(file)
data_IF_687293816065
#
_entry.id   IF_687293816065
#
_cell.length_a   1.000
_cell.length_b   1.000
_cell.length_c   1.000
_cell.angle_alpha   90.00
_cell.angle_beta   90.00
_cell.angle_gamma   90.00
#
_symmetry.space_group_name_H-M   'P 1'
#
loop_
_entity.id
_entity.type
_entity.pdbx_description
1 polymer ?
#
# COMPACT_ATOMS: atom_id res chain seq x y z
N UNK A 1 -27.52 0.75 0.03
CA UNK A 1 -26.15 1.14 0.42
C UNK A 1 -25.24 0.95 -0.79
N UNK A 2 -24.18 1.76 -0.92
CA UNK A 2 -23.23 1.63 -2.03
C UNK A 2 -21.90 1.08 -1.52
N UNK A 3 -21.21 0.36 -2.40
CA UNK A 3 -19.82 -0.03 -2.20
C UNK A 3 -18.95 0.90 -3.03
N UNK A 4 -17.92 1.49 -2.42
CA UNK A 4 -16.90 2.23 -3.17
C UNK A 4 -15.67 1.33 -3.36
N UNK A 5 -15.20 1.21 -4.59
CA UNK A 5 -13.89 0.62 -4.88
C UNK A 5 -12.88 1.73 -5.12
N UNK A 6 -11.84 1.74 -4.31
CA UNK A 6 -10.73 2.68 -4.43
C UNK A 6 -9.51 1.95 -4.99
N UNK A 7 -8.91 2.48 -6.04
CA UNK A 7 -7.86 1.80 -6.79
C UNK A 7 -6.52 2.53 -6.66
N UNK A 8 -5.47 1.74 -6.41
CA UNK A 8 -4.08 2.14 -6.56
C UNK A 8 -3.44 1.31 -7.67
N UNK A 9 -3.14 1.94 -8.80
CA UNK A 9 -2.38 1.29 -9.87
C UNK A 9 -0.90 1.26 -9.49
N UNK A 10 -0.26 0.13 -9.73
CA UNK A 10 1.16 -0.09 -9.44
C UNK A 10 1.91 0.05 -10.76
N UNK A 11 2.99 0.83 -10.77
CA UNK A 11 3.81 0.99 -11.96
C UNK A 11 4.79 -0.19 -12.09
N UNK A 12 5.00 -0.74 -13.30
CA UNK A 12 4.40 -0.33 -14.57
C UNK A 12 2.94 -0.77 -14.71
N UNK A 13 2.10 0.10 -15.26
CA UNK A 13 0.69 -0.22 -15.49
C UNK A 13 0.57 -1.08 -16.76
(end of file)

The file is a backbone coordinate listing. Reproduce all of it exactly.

data_IF_687293816065
#
_entry.id   IF_687293816065
#
_cell.length_a   1.000
_cell.length_b   1.000
_cell.length_c   1.000
_cell.angle_alpha   90.00
_cell.angle_beta   90.00
_cell.angle_gamma   90.00
#
_symmetry.space_group_name_H-M   'P 1'
#
loop_
_entity.id
_entity.type
_entity.pdbx_description
1 polymer ?
#
# COMPACT_ATOMS: atom_id res chain seq x y z
N UNK A 1 -27.52 0.75 0.03
CA UNK A 1 -26.15 1.14 0.42
C UNK A 1 -25.24 0.95 -0.79
N UNK A 2 -24.18 1.76 -0.92
CA UNK A 2 -23.23 1.63 -2.03
C UNK A 2 -21.90 1.08 -1.52
N UNK A 3 -21.21 0.36 -2.40
CA UNK A 3 -19.82 -0.03 -2.20
C UNK A 3 -18.95 0.90 -3.03
N UNK A 4 -17.92 1.49 -2.42
CA UNK A 4 -16.90 2.23 -3.17
C UNK A 4 -15.67 1.33 -3.36
N UNK A 5 -15.20 1.21 -4.59
CA UNK A 5 -13.89 0.62 -4.88
C UNK A 5 -12.88 1.73 -5.12
N UNK A 6 -11.84 1.74 -4.31
CA UNK A 6 -10.73 2.68 -4.43
C UNK A 6 -9.51 1.95 -4.99
N UNK A 7 -8.91 2.48 -6.04
CA UNK A 7 -7.86 1.80 -6.79
C UNK A 7 -6.52 2.53 -6.66
N UNK A 8 -5.47 1.74 -6.41
CA UNK A 8 -4.08 2.14 -6.56
C UNK A 8 -3.44 1.31 -7.67
N UNK A 9 -3.14 1.94 -8.80
CA UNK A 9 -2.38 1.29 -9.87
C UNK A 9 -0.90 1.26 -9.49
N UNK A 10 -0.26 0.13 -9.73
CA UNK A 10 1.16 -0.09 -9.44
C UNK A 10 1.91 0.05 -10.76
N UNK A 11 2.99 0.83 -10.77
CA UNK A 11 3.81 0.99 -11.96
C UNK A 11 4.79 -0.19 -12.09
N UNK A 12 5.00 -0.74 -13.30
CA UNK A 12 4.40 -0.33 -14.57
C UNK A 12 2.94 -0.77 -14.71
N UNK A 13 2.10 0.10 -15.26
CA UNK A 13 0.69 -0.22 -15.49
C UNK A 13 0.57 -1.08 -16.76